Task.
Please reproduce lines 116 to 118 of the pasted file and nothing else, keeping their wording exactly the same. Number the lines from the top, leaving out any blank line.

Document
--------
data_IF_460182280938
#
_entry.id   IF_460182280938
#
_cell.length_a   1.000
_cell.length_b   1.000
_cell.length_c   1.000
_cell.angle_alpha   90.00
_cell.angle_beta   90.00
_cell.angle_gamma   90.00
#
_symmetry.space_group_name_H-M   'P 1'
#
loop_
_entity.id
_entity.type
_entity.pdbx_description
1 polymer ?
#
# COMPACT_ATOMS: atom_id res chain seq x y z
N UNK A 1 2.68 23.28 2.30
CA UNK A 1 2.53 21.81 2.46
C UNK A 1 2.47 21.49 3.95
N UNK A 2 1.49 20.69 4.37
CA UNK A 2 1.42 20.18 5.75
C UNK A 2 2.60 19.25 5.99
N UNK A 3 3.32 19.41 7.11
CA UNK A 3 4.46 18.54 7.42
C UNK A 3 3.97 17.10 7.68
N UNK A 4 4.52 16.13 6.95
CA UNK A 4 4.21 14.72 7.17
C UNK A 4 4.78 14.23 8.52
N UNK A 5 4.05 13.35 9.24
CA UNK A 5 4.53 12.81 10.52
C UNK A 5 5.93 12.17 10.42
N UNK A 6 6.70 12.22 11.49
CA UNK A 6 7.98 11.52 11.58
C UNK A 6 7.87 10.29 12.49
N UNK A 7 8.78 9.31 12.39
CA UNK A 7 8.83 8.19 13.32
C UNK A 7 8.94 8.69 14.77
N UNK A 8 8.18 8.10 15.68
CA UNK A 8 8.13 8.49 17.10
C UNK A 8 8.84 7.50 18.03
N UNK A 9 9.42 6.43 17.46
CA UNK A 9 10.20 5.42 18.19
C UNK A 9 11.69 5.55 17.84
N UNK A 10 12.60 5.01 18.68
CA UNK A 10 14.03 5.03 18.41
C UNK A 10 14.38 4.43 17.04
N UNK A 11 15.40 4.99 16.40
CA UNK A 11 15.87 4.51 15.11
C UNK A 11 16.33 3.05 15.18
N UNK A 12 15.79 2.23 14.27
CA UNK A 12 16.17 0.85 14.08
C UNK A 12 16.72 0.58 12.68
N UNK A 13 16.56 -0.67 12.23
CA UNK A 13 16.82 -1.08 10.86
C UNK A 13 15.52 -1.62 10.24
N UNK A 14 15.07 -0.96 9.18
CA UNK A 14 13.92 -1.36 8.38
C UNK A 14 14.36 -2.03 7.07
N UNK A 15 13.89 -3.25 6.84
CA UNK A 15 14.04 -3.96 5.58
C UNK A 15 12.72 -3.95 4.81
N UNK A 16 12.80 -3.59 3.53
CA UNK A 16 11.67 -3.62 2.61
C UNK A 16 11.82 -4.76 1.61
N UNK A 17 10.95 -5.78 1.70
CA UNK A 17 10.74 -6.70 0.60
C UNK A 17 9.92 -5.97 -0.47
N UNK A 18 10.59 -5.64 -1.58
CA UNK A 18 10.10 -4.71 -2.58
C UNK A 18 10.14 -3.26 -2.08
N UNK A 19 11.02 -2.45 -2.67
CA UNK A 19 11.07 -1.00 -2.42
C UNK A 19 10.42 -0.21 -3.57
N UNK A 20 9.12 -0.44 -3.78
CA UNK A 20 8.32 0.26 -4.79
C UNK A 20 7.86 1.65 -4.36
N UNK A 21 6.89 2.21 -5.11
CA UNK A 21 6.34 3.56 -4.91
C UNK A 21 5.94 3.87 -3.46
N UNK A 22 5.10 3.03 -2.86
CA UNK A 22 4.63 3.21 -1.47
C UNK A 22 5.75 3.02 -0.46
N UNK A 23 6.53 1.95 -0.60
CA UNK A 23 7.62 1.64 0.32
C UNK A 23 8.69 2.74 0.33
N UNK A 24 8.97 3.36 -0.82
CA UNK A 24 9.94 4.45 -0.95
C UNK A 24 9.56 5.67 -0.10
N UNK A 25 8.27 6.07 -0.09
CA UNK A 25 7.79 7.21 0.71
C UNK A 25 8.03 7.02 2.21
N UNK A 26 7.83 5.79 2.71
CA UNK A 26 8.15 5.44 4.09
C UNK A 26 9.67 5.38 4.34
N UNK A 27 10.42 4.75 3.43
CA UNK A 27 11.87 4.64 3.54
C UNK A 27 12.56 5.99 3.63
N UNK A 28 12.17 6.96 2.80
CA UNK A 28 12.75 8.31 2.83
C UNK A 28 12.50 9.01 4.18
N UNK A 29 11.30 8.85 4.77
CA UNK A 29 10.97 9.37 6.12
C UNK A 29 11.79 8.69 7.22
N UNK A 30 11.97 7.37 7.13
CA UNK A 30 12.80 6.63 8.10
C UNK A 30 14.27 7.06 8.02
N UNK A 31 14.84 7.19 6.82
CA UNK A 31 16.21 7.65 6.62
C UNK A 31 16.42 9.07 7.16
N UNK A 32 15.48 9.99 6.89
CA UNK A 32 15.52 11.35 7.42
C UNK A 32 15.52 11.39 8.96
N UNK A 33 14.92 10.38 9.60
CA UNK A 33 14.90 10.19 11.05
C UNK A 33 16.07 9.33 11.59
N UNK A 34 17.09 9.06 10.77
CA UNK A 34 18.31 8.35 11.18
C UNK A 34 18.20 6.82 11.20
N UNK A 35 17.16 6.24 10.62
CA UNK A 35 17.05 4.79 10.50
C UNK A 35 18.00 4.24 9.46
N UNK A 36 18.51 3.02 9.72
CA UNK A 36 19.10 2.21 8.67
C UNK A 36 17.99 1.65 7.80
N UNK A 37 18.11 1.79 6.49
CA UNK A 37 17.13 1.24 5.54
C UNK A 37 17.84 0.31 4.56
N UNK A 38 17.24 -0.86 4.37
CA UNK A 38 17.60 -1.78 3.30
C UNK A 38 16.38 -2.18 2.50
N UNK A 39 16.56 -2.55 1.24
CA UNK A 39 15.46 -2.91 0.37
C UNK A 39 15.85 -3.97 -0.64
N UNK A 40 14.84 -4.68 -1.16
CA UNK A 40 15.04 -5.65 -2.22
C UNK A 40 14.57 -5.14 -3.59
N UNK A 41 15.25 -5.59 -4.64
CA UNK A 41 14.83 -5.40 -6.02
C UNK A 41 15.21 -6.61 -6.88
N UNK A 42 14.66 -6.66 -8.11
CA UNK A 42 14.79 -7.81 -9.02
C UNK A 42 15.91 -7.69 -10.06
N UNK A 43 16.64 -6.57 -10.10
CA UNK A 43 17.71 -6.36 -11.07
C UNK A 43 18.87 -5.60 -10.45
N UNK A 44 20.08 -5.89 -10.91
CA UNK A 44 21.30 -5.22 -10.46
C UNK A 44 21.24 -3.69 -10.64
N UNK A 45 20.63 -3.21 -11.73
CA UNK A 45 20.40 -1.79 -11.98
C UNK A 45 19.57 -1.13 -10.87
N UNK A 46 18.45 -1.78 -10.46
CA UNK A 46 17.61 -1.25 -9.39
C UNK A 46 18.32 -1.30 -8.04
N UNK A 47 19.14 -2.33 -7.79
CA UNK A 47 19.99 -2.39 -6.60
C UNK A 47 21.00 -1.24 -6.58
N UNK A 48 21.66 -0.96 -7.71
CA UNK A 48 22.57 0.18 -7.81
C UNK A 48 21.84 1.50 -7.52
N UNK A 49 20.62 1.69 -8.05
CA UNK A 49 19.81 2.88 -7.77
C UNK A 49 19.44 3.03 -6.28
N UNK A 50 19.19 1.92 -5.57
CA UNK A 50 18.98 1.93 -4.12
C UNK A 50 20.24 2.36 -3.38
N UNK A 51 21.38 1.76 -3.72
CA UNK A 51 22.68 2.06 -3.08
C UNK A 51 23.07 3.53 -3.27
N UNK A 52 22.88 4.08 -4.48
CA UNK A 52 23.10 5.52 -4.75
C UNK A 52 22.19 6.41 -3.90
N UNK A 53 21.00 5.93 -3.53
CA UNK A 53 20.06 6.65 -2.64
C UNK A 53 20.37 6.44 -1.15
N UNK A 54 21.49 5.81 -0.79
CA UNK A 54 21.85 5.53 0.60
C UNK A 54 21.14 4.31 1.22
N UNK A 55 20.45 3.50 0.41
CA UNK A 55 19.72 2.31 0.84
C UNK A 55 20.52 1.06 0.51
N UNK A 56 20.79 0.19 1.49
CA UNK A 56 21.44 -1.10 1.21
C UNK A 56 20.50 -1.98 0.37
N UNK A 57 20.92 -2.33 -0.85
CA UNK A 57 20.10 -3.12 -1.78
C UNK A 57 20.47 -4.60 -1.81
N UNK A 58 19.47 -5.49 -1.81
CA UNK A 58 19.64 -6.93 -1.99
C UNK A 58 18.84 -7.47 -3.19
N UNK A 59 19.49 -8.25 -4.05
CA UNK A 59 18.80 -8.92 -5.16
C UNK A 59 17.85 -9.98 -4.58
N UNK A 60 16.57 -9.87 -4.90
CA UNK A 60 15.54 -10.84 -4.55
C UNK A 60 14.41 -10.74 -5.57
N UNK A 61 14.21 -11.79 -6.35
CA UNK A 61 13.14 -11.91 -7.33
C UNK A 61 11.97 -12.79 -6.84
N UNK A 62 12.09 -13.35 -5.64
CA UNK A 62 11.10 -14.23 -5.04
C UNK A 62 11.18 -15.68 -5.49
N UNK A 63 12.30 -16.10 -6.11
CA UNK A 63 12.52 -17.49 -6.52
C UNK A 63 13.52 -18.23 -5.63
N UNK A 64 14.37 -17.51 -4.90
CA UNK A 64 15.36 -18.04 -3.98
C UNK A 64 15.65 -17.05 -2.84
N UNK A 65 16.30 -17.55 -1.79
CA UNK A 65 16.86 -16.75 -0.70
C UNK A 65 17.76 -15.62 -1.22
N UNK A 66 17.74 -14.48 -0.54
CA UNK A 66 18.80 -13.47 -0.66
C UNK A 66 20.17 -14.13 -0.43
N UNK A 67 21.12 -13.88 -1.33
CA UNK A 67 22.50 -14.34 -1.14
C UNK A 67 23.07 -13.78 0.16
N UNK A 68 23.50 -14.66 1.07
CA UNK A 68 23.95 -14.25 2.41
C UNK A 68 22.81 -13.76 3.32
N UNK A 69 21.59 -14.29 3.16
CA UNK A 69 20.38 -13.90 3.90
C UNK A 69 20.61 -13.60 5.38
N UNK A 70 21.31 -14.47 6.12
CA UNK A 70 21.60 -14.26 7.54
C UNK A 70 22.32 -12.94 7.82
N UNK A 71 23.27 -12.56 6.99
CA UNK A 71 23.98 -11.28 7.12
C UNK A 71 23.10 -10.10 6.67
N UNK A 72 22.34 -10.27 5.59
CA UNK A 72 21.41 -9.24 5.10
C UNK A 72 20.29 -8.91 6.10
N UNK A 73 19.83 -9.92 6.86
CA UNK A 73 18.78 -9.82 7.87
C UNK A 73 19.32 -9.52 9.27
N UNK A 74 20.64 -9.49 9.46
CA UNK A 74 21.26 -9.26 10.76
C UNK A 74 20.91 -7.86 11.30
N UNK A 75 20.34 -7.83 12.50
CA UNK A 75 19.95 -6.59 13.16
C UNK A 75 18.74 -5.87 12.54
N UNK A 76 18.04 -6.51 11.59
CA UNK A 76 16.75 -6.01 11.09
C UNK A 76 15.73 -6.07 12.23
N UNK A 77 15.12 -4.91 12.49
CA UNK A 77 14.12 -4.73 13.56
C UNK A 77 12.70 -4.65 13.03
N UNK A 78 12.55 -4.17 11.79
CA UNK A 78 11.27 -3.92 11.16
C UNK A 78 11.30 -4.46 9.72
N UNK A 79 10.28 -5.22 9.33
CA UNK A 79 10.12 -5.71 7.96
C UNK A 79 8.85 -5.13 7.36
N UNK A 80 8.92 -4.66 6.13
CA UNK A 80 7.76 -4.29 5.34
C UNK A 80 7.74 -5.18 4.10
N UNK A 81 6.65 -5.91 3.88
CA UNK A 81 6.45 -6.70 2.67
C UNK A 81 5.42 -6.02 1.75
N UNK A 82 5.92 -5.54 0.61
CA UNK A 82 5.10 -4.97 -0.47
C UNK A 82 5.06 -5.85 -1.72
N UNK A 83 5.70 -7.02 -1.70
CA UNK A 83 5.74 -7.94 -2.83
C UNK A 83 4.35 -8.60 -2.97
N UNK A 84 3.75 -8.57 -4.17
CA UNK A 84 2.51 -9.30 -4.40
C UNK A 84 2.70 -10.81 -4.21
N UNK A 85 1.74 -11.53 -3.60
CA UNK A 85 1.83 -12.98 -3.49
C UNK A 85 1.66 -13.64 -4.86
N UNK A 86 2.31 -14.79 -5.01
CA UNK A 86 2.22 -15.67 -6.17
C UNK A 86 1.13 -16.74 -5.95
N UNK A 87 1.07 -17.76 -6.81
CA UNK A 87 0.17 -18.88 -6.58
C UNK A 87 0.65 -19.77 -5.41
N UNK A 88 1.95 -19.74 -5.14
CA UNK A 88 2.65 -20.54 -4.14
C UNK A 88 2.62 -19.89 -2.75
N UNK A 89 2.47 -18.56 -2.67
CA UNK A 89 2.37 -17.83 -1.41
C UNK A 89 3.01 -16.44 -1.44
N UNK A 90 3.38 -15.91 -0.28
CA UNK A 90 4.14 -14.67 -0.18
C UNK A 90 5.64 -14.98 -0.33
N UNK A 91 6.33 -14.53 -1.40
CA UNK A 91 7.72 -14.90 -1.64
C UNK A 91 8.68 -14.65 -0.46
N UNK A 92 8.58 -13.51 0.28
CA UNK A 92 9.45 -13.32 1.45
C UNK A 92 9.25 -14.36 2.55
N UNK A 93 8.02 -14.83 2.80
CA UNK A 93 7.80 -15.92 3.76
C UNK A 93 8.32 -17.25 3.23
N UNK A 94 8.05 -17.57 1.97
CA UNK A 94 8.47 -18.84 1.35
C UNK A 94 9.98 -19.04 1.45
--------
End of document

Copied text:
C UNK A 32 15.52 11.39 8.96
N UNK A 33 14.92 10.38 9.60
CA UNK A 33 14.90 10.19 11.05